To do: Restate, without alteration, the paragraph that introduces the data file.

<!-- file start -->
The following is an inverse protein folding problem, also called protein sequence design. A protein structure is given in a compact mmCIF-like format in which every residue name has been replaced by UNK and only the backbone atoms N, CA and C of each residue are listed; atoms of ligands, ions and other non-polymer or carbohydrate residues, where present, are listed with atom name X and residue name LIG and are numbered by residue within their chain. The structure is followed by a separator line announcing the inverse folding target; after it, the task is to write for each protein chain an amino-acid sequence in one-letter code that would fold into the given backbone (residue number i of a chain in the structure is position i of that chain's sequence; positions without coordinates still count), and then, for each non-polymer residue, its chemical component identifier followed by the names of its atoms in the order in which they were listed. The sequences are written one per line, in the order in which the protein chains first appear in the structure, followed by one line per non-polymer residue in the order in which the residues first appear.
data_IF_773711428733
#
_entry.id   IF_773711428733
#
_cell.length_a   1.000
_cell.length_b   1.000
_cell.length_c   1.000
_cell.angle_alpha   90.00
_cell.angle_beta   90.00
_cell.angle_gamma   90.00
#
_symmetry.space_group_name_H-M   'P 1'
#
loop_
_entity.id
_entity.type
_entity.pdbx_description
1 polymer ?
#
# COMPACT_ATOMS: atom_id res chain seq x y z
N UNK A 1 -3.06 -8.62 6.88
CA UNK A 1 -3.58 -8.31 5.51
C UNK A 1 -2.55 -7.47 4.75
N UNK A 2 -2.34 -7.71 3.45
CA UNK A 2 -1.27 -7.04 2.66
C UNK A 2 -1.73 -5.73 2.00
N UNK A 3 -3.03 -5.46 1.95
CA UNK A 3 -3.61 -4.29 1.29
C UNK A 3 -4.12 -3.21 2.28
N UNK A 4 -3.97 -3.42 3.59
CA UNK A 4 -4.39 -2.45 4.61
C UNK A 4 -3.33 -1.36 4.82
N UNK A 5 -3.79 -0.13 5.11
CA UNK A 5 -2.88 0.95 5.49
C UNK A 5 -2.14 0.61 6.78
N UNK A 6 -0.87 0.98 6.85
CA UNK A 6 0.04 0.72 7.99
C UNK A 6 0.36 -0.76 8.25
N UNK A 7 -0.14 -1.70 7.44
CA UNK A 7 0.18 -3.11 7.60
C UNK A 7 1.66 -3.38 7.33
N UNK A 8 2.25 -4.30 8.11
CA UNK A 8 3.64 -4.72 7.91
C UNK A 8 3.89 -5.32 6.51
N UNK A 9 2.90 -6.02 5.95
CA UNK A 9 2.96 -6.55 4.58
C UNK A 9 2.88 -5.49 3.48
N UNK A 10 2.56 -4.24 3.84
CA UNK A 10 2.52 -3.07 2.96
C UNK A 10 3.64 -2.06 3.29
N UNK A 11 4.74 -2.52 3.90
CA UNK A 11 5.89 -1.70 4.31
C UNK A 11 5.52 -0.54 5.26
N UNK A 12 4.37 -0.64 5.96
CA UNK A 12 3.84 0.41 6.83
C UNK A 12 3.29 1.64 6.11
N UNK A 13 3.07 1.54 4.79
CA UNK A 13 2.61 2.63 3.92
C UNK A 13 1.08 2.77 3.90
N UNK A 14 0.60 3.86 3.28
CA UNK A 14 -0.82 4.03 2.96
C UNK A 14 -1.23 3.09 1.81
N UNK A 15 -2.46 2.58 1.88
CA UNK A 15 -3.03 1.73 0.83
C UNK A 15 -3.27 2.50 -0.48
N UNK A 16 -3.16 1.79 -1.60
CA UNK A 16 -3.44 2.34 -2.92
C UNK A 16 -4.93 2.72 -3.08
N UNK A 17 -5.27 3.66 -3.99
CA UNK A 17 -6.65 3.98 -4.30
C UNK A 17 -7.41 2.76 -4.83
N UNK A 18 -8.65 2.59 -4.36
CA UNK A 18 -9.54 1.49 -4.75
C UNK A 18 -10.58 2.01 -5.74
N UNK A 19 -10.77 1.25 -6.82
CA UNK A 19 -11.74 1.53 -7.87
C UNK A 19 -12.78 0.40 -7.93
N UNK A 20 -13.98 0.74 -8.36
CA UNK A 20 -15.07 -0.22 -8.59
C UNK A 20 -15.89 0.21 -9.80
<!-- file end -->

The following is an inverse protein folding problem, also called protein sequence design. A protein structure is given in a compact mmCIF-like format in which every residue name has been replaced by UNK and only the backbone atoms N, CA and C of each residue are listed; atoms of ligands, ions and other non-polymer or carbohydrate residues, where present, are listed with atom name X and residue name LIG and are numbered by residue within their chain. The structure is followed by a separator line announcing the inverse folding target; after it, the task is to write for each protein chain an amino-acid sequence in one-letter code that would fold into the given backbone (residue number i of a chain in the structure is position i of that chain's sequence; positions without coordinates still count), and then, for each non-polymer residue, its chemical component identifier followed by the names of its atoms in the order in which they were listed. The sequences are written one per line, in the order in which the protein chains first appear in the structure, followed by one line per non-polymer residue in the order in which the residues first appear.